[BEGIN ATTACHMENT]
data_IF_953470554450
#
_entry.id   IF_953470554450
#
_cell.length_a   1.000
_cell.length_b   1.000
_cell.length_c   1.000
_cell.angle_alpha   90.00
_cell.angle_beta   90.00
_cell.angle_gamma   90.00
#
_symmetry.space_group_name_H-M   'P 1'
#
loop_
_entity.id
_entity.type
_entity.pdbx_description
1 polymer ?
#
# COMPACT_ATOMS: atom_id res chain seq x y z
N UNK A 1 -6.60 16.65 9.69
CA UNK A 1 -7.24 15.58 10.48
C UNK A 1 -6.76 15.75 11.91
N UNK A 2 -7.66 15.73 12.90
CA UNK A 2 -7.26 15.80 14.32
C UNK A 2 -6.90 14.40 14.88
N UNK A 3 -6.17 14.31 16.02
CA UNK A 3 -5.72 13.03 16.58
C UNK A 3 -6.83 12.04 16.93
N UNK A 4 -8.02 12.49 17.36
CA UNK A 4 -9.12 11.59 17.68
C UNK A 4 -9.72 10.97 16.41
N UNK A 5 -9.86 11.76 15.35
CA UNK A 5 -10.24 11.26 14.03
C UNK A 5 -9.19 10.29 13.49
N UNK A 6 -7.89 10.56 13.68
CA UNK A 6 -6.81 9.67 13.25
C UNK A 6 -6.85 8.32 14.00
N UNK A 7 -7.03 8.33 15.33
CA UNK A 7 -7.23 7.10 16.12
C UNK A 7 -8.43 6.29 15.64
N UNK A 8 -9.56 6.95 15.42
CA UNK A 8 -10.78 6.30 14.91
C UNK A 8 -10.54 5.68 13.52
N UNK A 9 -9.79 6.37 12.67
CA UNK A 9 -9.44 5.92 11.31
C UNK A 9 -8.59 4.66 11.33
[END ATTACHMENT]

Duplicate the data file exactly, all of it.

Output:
data_IF_953470554450
#
_entry.id   IF_953470554450
#
_cell.length_a   1.000
_cell.length_b   1.000
_cell.length_c   1.000
_cell.angle_alpha   90.00
_cell.angle_beta   90.00
_cell.angle_gamma   90.00
#
_symmetry.space_group_name_H-M   'P 1'
#
loop_
_entity.id
_entity.type
_entity.pdbx_description
1 polymer ?
#
# COMPACT_ATOMS: atom_id res chain seq x y z
N UNK A 1 -6.60 16.65 9.69
CA UNK A 1 -7.24 15.58 10.48
C UNK A 1 -6.76 15.75 11.91
N UNK A 2 -7.66 15.73 12.90
CA UNK A 2 -7.26 15.80 14.32
C UNK A 2 -6.90 14.40 14.88
N UNK A 3 -6.17 14.31 16.02
CA UNK A 3 -5.72 13.03 16.58
C UNK A 3 -6.83 12.04 16.93
N UNK A 4 -8.02 12.49 17.36
CA UNK A 4 -9.12 11.59 17.68
C UNK A 4 -9.72 10.97 16.41
N UNK A 5 -9.86 11.76 15.35
CA UNK A 5 -10.24 11.26 14.03
C UNK A 5 -9.19 10.29 13.49
N UNK A 6 -7.89 10.56 13.68
CA UNK A 6 -6.81 9.67 13.25
C UNK A 6 -6.85 8.32 14.00
N UNK A 7 -7.03 8.33 15.33
CA UNK A 7 -7.23 7.10 16.12
C UNK A 7 -8.43 6.29 15.64
N UNK A 8 -9.56 6.95 15.42
CA UNK A 8 -10.78 6.30 14.91
C UNK A 8 -10.54 5.68 13.52
N UNK A 9 -9.79 6.37 12.67
CA UNK A 9 -9.44 5.92 11.31
C UNK A 9 -8.59 4.66 11.33